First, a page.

In February, NVIDIA (NASDAQ: NVDA) reported a terrible fourth quarter, with its results dragged down by excess gaming inventory, weak sales of its newest graphics cards, and a slowdown in the data center market. Revenue plummeted 24% year over year, and the company guided for an even steeper decline in the first quarter.
At the same time, NVIDIA predicted that its revenue for fiscal 2020 would be flat to slightly down, an outlook that would require some pretty incredible, and wholly unrealistic, second-half growth. That forecast would require a massive rebound in the gaming business, something that didn't make much sense based on the headwinds facing that segment and what management was saying about what normalized demand would look like. It didn't add up.
It didn't take long for reality to rear its ugly head. Despite the company's 31% revenue decline in the first quarter slightly beating analyst estimates, NVIDIA pulled its full-year guidance entirely. "The core dynamics of our business at every level is exactly what we expected," said CFO Colette Kress during the first-quarter earnings call. "Just that said though, we're going to return to just quarterly guidance at this time."
I'll translate: "Everything's going according to plan, but we're changing the plan, and we're not telling you what it is."
A gaming rebound, sort of
NVIDIA's gaming business did come back to life in the first quarter, at least relative to the fourth quarter of last year. Gaming revenue was $1.055 billion, up 11% from the prior quarter, but down 39% year over year. Kress said on the earnings call that the company expects gaming to reach its normalized level, previously pegged at roughly $1.4 billion, sometime between the second and third quarters.
Kress also said that much of the company's expected sequential growth in the second quarter would come from the gaming business. NVIDIA expects total Q2 revenue of $2.55 billion, up about $330 million from the first quarter. If all of that growth comes from gaming, gaming revenue will be just shy of the normalized level in the second quarter.
Assuming NVIDIA hits its Q2 guidance, total gaming revenue in the first half of the year will be around $2.45 billion. That's a bit more than $1 billion lower than gaming revenue in the first half of fiscal 2019. NVIDIA would need to average nearly $1.9 billion of gaming revenue in the final two quarters of the year for gaming revenue to be flat this year. That's way above the normalized level, and it would require NVIDIA to set quarterly revenue records for its gaming business.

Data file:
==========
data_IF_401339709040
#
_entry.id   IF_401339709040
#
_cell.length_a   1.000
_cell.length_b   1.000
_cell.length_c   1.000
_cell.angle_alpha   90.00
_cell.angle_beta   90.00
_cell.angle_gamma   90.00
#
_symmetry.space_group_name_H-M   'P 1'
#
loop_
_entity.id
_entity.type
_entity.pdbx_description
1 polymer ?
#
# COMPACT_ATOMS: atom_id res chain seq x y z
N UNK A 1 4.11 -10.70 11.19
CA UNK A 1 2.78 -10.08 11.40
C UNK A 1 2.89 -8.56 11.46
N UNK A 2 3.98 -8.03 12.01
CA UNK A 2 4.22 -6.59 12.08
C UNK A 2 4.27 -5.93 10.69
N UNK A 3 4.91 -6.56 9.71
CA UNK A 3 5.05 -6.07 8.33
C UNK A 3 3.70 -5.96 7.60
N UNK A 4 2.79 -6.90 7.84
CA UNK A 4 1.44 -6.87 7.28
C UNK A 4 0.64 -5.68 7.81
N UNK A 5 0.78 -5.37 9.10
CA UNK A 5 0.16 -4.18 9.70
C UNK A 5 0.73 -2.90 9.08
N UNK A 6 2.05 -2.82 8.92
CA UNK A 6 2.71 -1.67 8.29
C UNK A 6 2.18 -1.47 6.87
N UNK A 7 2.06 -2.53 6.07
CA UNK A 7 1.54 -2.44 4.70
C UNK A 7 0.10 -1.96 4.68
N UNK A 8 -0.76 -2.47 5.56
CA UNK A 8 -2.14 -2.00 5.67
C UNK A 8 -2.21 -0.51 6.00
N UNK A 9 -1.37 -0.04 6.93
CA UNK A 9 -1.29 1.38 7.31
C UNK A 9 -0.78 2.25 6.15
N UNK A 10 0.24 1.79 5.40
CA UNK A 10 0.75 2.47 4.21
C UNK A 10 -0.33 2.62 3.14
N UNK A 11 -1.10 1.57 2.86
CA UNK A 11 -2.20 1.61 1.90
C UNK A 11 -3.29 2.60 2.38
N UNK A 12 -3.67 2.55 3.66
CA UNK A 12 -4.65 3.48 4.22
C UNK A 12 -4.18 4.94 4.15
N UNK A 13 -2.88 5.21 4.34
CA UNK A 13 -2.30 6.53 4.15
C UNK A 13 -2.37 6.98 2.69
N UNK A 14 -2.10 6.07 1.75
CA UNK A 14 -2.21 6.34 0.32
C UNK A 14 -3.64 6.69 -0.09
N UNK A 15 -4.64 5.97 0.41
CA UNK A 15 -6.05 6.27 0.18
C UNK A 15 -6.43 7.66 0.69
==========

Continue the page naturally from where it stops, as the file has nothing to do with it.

That's the math that made NVIDIA's original full-year guidance seem completely unrealistic. I expected NVIDIA to cut its guidance, which it effectively did by pulling it altogether.
Beyond the gaming segment, the data center business continues to struggle. Revenue was down both sequentially and year over year in the first quarter, and the company expects that weakness to continue. "The data center spending pause around the world will likely persist in the second quarter and visibility remains low," Kress said during the earnings call. She later added, "Right now, visibility probably just remains the same about as where we were when we started three months ago."
The data center business may look better in the second half of the year, but there's no telling how much better. Some of NVIDIA's customers are working through excess inventory, and inventory corrections like that don't happen for no reason. The rapid-fire data center growth NVIDIA has enjoyed in the past few years is probably not coming back.
With NVIDIA abandoning its guidance, a revenue decline this year is now almost a guarantee. The only question is: How bad will it be?
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